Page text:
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Valdimar Jóhannsson and Sjón
From A24, the studio that brought you Midsommar, Lady Bird and other art films that one person you can barely stand won’t shut the f*ck up about comes the Icelandic “horror” movie Lamb.
Not to be confused with The Other Lamb about the creepy cult of white people.
No. Less creepy.
From A24, the studio with the website charging $45 dollars for the Director’s Cut of Midsommar and $60 for the screenplay book of Hereditary. That must be how A24 makes a profit since their movies only get screened in the smallest of theaters.
Yes. Lamb’s story is so thin one could summarize it in about 3 sentences but since I have SEO and word count boundaries I have to pad this much better than the Lamb filmmakers did to justify their running time.
Again. Yes. And thank you for asking that question again to add more words to this review while I type and think how to bloat the synopsis…
Because you really like shots of fields and flower crowns.
Synopsis Properly Sheared
Speaking of fields and flower crowns, this is an A24 movie so you’ll get plenty of those if you choose to see Lamb.
Lamb-ada, The Forbidden Dance opens on a farm somewhere in Iceland. It’ll take you a while to see the farm because there’s an arty opening shot of the camera going through the fog. And there’s some sheep as well. Fog and sheep and a languid opening shot? You have been warned this movie will be 30 minutes too f*cking long.
We finally meet our protagonists.
Maria (Noomi Rapace) and her husband Ingvar (Hilmir Snaer Gudnason) are a hardworking couple doing stuff with sheep and tractors and other farm related things.
I know and thank Hilmir Snaer Gudnason for it because for the first 20 minutes of this movie all we see is Maria and Ingvar do farm work.
By the grace of Gudnason, I have no idea.
But we get that Ingvar and Maria are relatively content with their lives. But then a discussion about time travel occurs and there’s an awkward silence.
So do I.
We get the feeling, as it’s never spelled out, that they lost a child, as in their child is dead and not lost in an Icelandic mall. Or maybe the child died of boredom from the first act of this movie.
Back to the exciting world of fixing tractors!
A couple of the sheep are giving birth. Maria and Ingvar deliver them with no fuss or muss.
Maria and Ingvar take one of the lambs into the house with them. They name her Ada because Tacocat and Tenet were taken. They wrap her up in a blanket, take out a dusty crib that’s been in the garage, and put Ada in it. They place the crib right next to their bed. They post pictures of Ada on Facebook and Instagram and everybody clicks like because wtf, why not?
I’m not a farmer and have no idea about lamb husbandry or whatever you actually call it, but that doesn’t seem like normal postnatal lamb procedure.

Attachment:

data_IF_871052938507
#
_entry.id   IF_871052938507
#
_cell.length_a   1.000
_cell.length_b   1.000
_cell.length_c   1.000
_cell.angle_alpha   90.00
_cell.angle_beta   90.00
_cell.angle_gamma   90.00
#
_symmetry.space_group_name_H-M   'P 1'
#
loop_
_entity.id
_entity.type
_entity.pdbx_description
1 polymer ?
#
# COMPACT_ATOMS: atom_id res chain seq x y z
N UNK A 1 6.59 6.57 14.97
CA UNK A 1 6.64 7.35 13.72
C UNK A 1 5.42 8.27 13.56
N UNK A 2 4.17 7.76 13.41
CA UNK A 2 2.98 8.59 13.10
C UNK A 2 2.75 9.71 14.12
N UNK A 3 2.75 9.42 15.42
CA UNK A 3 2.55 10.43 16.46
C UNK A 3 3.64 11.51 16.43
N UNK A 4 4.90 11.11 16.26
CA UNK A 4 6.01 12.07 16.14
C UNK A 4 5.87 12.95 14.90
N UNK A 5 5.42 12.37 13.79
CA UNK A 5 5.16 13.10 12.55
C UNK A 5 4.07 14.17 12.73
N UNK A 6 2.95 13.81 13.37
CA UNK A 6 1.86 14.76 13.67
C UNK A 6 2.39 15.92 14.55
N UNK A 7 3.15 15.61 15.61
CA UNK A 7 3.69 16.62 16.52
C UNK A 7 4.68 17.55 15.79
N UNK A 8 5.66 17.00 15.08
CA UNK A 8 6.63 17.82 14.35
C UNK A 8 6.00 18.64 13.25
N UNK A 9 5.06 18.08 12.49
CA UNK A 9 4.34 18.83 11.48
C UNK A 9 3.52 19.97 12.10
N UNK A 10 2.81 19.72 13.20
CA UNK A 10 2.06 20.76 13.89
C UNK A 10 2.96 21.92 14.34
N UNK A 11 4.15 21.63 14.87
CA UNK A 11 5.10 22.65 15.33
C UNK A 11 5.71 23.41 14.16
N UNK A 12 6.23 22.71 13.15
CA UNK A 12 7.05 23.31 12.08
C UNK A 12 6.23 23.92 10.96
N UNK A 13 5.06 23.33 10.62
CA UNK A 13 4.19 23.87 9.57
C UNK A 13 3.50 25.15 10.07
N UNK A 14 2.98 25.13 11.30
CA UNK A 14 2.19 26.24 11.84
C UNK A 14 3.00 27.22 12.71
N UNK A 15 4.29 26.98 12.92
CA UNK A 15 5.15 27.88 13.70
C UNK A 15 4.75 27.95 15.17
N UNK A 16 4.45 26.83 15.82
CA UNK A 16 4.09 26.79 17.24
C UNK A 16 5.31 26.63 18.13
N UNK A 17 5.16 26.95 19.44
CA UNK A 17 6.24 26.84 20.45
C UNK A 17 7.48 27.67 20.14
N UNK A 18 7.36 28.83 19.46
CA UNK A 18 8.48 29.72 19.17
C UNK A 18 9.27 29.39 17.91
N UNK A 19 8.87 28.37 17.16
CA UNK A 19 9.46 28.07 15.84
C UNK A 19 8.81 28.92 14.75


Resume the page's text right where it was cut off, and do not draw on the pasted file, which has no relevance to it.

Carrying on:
Maria and Ingvar have never been more content with little lamb Ada-
-Let’s just get the “Maria had a little lamb” line out of the way, shall we?-
-never been more content with little lamb Ada. Except Ada’s actual sheep mom has been outside their window bleating for her newborn. Maria and Ingvar are just going to ignore it because Ada is theirs and it’s totally not f*cked up at all to sleep with a lamb in your room and dress it up in little children clothes.
At least Maria and Ingvar have found happiness. It seems Ada is happy too, but the little lamb is undergoing changes you don’t normally see in domestic animals unless there’s some Deliverance style violation going on. But let’s not pad the word count dwelling on that particular image, shall we?
Looks who’s coming to visit! It’s Ingvar’s brother Petur (Long Icelandic Name I Will Not Look Up To Write). He’s just in time to meet the new addition to the family. Just be sure to tell him no veal will be served.
What Works With Lamb
- Remember Halloween Kills and all the violence per frame? Well, there’s not a lot of violence in this movie, but when it does occur the effect is pretty jarring. Or maybe it’s just that it’s woken you up from your stupor.
- A genuinely shocking ending that’s also logically sound. Is it worth sitting through this to actually get to the end? Not really.
What Doesn’t Work With Lamb
- Speaking of shots of fields, it feels like Terrence Malick directed this because a 105-minute running time could have been trimmed to an effective 80 if we weren’t subjected to shots of wavy fields or scenes of tractor maintenance.
- Ostensibly labeled “Horror”, there might be parts of Lamb that could qualify as unsettling if you were grading on a curve and were feeling magnanimous, but the scariest part of this movie is how long you watch it before you realize it won’t get any scarier than _____. And even that’s not very scary.
You flocked to theaters to see Halloween Kills yet stayed at home for Last Night in Soho. But at least you won’t subject yourself to this simply because of the A24 logo. Lamb isn’t a terrible movie, just thin on story and scares. You won’t hate that you’ve seen it, but if you’re an A24 stan just see Saint Maud or The Green Knight again.
Buy It Here!
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© 2021 Noel Penaflor